I waited my whole life for this kind of love.
I grew up wild. I would risk anything for a man who loved me.
I soon came to realize the kind of love I was really searching for was the kind I was willing to give, and not many were willing to risk giving back.
Throughout my adolescence, I would continuously give myself away, over and over again, even when not asked. In fact, I gave myself away so much that a man I was with for years cheated on me with an exotic dancer, started a relationship with her, and after they ended, I still took him back.
Talk about low self-esteem, codependence, and wanting to be loved so desperately.
It was only after my last relationship, where I had given up my career and moved to Vancouver away from my family just to be with him (only to have him gaslight me and spend more time shining up his beloved Ducati motorcycle than actually spend time with me or cuddle up on the beach while watching the sunset) that I started to put all this love that I had always poured into someone else, into myself.
Yep, I dated myself.
And it was glorious.
I did all my favorite things for myself, by myself. I took myself on beautiful walks in Autumn. I bought London fogs and made “I love me” playlists full of music as vibrant as the color of the leaves falling around me. I bought myself dinners out. I lit candles and listened to jazz and blues while drinking red wine and read romantic books.
I looked in the mirror, took myself all in, and decided I wouldn’t date anyone until they could reciprocate love like I gave—and how I loved myself.
I had faith he was out there.
I got off dating apps and stopped going on dates with men I knew weren’t for me. For the first time since I was 15, I was happy to rebuild myself and focusing on my own life.
I was travelling from Edmonton to Mexico to visit my dad, who had just bought a house there. I walked to the gate, looking for an empty seat. There were two empty seats next to this man who was watching the news. I sat down. He turned his head, looked at me with piercing blue eyes, and said in a southern drawl, “Wow, crazy weather, hey?”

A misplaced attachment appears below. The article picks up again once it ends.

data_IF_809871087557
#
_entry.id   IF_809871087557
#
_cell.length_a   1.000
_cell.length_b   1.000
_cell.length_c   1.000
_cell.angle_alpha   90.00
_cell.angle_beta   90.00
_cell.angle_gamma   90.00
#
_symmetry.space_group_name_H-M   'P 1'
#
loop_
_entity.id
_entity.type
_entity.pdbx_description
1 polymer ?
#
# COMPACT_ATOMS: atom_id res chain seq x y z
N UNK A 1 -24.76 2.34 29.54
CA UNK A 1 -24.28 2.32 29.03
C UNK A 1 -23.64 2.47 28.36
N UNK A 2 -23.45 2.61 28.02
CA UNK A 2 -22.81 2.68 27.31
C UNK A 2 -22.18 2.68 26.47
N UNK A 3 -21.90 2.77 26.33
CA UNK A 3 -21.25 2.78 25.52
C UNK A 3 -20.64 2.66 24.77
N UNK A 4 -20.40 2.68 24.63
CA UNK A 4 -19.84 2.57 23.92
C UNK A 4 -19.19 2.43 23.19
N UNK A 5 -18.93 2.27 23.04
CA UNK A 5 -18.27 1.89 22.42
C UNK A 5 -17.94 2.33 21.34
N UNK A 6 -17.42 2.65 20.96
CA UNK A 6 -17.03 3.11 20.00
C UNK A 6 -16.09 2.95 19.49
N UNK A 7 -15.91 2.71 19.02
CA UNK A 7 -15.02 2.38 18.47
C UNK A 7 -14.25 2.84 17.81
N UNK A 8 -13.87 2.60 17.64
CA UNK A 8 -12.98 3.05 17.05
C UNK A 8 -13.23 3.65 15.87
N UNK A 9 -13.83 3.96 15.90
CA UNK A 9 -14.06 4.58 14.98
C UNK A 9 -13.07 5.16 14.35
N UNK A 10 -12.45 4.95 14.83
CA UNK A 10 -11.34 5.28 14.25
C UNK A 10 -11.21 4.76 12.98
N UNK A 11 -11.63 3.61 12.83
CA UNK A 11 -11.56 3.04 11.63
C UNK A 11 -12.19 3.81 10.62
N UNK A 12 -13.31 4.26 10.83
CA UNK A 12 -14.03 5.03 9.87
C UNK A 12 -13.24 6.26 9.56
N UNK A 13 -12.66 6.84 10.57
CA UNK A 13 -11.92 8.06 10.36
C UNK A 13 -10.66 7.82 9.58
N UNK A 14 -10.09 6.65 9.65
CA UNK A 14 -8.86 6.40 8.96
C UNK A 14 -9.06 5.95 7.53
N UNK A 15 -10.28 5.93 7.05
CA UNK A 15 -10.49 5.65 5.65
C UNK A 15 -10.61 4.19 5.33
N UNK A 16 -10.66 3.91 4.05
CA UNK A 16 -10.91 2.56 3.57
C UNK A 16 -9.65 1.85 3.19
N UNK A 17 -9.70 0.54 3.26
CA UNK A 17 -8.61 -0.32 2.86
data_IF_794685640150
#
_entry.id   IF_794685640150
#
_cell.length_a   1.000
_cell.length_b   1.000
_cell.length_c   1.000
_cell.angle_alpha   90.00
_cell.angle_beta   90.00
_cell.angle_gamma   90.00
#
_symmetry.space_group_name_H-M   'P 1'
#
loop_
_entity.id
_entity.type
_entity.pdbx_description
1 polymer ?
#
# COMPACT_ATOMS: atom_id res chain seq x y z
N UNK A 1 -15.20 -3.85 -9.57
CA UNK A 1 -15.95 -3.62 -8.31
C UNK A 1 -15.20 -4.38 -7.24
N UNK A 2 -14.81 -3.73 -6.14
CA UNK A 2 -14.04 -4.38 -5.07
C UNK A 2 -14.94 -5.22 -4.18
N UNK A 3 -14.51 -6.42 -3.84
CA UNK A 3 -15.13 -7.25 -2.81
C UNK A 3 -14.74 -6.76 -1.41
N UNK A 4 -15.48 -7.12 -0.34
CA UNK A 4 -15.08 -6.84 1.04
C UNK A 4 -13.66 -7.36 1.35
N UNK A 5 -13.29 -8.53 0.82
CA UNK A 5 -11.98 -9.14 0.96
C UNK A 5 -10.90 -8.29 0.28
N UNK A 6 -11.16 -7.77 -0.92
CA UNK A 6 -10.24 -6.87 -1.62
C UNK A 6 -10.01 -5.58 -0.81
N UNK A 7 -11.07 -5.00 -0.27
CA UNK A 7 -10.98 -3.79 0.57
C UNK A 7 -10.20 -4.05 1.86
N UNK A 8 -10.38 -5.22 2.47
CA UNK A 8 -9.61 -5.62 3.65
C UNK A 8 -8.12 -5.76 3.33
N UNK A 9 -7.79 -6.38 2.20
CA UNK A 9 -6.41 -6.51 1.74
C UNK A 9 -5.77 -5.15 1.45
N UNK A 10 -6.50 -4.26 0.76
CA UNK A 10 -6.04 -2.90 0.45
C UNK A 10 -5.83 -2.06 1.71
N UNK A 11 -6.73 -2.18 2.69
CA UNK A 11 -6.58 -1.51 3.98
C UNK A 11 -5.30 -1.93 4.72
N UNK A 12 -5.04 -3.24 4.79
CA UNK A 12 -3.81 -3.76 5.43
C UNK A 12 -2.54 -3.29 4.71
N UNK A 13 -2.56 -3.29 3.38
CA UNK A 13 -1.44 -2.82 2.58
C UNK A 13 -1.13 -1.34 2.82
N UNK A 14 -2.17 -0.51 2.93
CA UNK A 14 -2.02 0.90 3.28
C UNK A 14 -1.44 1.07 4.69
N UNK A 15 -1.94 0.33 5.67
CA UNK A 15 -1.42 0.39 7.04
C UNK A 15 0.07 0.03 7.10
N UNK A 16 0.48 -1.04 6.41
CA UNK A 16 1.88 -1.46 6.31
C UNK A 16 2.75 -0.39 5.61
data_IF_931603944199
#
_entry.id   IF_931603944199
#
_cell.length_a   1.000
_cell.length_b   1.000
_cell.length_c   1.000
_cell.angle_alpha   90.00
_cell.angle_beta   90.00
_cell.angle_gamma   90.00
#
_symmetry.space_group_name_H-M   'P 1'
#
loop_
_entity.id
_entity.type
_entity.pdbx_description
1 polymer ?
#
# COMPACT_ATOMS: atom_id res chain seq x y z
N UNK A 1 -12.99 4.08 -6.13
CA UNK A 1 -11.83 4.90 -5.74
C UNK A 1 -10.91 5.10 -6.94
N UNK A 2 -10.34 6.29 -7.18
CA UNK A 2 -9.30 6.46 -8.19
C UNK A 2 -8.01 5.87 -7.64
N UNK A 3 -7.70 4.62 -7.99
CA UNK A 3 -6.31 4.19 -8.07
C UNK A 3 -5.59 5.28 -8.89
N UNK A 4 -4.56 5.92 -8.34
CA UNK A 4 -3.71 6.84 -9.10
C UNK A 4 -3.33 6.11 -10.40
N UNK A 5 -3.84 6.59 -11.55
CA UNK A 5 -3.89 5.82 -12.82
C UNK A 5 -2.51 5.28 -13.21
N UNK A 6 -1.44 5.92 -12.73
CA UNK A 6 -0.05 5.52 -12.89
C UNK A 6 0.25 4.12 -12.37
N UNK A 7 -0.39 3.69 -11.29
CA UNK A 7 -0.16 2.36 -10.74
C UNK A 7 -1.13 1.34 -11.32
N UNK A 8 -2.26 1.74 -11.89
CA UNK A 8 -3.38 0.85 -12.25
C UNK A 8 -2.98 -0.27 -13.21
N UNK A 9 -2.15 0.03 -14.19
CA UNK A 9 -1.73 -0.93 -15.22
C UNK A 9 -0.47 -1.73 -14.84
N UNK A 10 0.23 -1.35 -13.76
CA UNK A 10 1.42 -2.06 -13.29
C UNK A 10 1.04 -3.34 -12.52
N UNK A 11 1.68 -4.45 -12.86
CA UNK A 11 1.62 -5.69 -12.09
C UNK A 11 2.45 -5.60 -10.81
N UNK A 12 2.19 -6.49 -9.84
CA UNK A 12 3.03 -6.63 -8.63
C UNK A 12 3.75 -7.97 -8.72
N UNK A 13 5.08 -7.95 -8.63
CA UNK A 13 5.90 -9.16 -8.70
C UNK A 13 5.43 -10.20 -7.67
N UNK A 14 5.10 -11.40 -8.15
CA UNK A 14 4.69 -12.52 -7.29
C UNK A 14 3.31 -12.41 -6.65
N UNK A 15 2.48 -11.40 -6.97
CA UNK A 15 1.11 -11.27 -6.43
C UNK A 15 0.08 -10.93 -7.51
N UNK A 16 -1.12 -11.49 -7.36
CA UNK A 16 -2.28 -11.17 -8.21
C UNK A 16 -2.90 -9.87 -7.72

Immediately, I felt the air being sucked from my lungs. I didn’t know this man. But I knew he was going to be important to me.
That man is so much more than a pair of blue eyes and a cute accent. My heart recognized him long before I got to know him.
He is the most romantic person I have ever met. I have never been so fully seen, so fully chosen by another person before. His romance isn’t how we are taught—it isn’t luxurious, or a movie reel of perfection.
His romance is messy; his romance is hard work.
His romance helps me receive; it helps me to know that when I make mistakes, I’m still cherished and loved.
His romance is true, pure romance.
His romance is love.
Wait for this kind of romance. It’s worth it.
It will find you right when its meant to.
In the meantime, romance yourself. Fill your own cup. Your self-love will attract others with the same heart as you.
And I do suggest making the playlist. I still tell my husband we have to thank Michael Buble one day.
My poem is what real, true romance is all about:
I had a man ask me once
What is romance to you?
Is it flowers and chocolates and fancy dinners? Is it nights out, evenings in, or being swept off your feet?
Is it gifts, notes of love, or money?
None of that
It’s the look in your eye when you gaze at me
The respect you show me every time you listen to my words
It is your arms around me on my darkest of days
The drying of my eyes when I shed the ugliest of tears
It is weaved in the boring days, between two best friends, working with each other in all the mess, chaos, joys and sorrows
It is in the laughs, the invitation of seeing each other in clear, unadulterated rawness and realness
The most romantic thing you can do for someone
Is to choose them
For exactly who they are